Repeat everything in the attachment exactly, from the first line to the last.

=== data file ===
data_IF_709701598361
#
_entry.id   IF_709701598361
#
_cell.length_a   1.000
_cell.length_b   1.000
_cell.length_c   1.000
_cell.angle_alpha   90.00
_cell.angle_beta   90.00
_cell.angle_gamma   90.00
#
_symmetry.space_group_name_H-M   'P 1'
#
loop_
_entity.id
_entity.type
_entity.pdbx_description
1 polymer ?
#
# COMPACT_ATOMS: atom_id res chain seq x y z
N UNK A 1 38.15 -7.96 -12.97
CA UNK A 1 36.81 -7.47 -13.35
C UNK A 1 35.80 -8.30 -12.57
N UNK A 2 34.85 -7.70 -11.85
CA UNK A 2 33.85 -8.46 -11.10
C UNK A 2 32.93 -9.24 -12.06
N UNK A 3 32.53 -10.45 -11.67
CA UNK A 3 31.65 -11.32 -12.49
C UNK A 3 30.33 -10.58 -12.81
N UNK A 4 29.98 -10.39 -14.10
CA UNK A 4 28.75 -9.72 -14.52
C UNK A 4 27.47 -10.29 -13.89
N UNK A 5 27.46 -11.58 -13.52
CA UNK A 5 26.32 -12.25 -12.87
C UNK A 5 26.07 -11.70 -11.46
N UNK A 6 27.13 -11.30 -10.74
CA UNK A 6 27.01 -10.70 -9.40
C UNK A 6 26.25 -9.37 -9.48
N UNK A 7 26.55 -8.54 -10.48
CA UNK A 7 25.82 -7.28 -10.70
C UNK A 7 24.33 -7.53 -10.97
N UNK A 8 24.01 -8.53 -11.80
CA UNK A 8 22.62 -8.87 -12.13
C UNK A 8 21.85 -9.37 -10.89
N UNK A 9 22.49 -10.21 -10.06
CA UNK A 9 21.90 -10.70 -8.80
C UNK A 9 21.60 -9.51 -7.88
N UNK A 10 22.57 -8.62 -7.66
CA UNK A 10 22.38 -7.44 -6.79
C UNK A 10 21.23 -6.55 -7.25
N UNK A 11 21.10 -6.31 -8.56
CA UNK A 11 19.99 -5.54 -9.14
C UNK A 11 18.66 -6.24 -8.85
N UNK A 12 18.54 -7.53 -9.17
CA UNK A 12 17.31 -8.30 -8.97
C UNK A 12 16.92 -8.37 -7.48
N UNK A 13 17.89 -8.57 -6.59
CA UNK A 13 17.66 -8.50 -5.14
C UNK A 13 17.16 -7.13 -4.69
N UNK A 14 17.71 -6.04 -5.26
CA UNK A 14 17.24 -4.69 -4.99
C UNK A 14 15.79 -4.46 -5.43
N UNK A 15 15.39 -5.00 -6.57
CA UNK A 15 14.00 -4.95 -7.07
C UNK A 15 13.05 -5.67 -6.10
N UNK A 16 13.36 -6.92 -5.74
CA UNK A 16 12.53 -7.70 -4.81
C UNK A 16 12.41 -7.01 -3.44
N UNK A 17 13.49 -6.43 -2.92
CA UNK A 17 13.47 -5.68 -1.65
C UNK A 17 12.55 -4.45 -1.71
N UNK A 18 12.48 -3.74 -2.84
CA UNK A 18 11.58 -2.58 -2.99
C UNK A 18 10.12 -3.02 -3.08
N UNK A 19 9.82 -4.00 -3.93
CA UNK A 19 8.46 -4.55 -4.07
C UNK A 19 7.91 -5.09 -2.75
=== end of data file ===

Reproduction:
data_IF_709701598361
#
_entry.id   IF_709701598361
#
_cell.length_a   1.000
_cell.length_b   1.000
_cell.length_c   1.000
_cell.angle_alpha   90.00
_cell.angle_beta   90.00
_cell.angle_gamma   90.00
#
_symmetry.space_group_name_H-M   'P 1'
#
loop_
_entity.id
_entity.type
_entity.pdbx_description
1 polymer ?
#
# COMPACT_ATOMS: atom_id res chain seq x y z
N UNK A 1 38.15 -7.96 -12.97
CA UNK A 1 36.81 -7.47 -13.35
C UNK A 1 35.80 -8.30 -12.57
N UNK A 2 34.85 -7.70 -11.85
CA UNK A 2 33.85 -8.46 -11.10
C UNK A 2 32.93 -9.24 -12.06
N UNK A 3 32.53 -10.45 -11.67
CA UNK A 3 31.65 -11.32 -12.49
C UNK A 3 30.33 -10.58 -12.81
N UNK A 4 29.98 -10.39 -14.10
CA UNK A 4 28.75 -9.72 -14.52
C UNK A 4 27.47 -10.29 -13.89
N UNK A 5 27.46 -11.58 -13.52
CA UNK A 5 26.32 -12.25 -12.87
C UNK A 5 26.07 -11.70 -11.46
N UNK A 6 27.13 -11.30 -10.74
CA UNK A 6 27.01 -10.70 -9.40
C UNK A 6 26.25 -9.37 -9.48
N UNK A 7 26.55 -8.54 -10.48
CA UNK A 7 25.82 -7.28 -10.70
C UNK A 7 24.33 -7.53 -10.97
N UNK A 8 24.01 -8.53 -11.80
CA UNK A 8 22.62 -8.87 -12.13
C UNK A 8 21.85 -9.37 -10.89
N UNK A 9 22.49 -10.21 -10.06
CA UNK A 9 21.90 -10.70 -8.80
C UNK A 9 21.60 -9.51 -7.88
N UNK A 10 22.57 -8.62 -7.66
CA UNK A 10 22.38 -7.44 -6.79
C UNK A 10 21.23 -6.55 -7.25
N UNK A 11 21.10 -6.31 -8.56
CA UNK A 11 19.99 -5.54 -9.14
C UNK A 11 18.66 -6.24 -8.85
N UNK A 12 18.54 -7.53 -9.17
CA UNK A 12 17.31 -8.30 -8.97
C UNK A 12 16.92 -8.37 -7.48
N UNK A 13 17.89 -8.57 -6.59
CA UNK A 13 17.66 -8.50 -5.14
C UNK A 13 17.16 -7.13 -4.69
N UNK A 14 17.71 -6.04 -5.26
CA UNK A 14 17.24 -4.69 -4.99
C UNK A 14 15.79 -4.46 -5.43
N UNK A 15 15.39 -5.00 -6.57
CA UNK A 15 14.00 -4.95 -7.07
C UNK A 15 13.05 -5.67 -6.10
N UNK A 16 13.36 -6.92 -5.74
CA UNK A 16 12.53 -7.70 -4.81
C UNK A 16 12.41 -7.01 -3.44
N UNK A 17 13.49 -6.43 -2.92
CA UNK A 17 13.47 -5.68 -1.65
C UNK A 17 12.55 -4.45 -1.71
N UNK A 18 12.48 -3.74 -2.84
CA UNK A 18 11.58 -2.58 -2.99
C UNK A 18 10.12 -3.02 -3.08
N UNK A 19 9.82 -4.00 -3.93
CA UNK A 19 8.46 -4.55 -4.07
C UNK A 19 7.91 -5.09 -2.75